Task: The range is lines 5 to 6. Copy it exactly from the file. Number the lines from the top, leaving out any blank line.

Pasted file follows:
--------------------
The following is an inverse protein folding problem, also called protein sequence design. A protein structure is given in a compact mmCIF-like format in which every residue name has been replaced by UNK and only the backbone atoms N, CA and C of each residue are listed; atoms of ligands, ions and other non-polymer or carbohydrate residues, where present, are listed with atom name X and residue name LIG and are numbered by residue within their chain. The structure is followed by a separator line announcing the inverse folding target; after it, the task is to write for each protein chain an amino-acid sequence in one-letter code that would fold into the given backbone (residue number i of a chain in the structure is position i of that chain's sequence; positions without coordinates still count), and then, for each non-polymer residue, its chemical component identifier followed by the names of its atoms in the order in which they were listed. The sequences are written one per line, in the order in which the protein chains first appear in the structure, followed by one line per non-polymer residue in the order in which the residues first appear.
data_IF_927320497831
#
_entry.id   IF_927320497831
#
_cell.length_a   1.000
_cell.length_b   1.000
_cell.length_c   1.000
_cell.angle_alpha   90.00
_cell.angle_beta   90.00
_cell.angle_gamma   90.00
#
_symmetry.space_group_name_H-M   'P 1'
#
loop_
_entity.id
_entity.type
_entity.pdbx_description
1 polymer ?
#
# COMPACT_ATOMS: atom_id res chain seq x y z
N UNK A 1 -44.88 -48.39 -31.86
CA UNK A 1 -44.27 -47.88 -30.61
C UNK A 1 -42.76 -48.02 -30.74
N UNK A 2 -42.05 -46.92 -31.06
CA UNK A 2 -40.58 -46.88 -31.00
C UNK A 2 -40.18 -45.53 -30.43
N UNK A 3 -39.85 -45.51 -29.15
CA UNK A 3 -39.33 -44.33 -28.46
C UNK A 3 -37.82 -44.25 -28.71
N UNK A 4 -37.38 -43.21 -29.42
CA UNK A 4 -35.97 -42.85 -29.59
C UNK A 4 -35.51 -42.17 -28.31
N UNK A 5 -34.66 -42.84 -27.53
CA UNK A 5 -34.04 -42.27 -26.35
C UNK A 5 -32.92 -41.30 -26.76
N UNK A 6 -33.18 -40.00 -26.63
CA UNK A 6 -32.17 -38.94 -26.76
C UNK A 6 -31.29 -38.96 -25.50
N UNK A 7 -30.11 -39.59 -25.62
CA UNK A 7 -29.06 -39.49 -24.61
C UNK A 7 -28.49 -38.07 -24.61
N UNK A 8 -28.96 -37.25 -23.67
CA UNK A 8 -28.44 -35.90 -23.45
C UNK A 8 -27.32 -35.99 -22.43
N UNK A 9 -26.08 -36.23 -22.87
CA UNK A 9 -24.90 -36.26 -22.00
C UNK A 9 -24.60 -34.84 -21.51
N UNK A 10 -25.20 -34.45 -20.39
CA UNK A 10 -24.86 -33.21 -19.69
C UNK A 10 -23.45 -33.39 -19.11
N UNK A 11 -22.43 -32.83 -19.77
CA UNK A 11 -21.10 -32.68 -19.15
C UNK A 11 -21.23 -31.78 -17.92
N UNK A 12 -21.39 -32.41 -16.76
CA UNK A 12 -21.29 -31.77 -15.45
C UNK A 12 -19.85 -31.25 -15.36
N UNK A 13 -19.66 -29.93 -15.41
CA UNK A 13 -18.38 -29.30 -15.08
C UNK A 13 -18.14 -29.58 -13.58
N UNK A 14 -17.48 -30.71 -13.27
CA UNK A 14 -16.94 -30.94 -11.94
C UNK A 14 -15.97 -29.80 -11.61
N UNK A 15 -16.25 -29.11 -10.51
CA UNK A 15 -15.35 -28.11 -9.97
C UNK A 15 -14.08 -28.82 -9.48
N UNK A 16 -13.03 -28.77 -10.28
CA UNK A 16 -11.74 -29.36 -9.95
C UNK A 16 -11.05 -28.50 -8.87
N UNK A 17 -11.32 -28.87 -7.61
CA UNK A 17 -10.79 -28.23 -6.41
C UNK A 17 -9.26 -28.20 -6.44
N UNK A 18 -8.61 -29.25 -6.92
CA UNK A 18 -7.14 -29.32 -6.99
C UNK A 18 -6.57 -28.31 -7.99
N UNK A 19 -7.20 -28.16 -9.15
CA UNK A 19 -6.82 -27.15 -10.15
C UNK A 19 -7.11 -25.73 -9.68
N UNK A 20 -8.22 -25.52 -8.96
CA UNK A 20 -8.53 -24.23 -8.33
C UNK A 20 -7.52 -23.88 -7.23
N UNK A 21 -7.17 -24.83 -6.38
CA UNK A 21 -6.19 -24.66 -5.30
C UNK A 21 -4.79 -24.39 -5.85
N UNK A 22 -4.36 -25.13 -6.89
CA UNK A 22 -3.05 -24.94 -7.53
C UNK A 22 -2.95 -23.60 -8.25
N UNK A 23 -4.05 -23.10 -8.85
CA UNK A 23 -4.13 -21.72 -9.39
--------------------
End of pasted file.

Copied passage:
#
_cell.length_a   1.000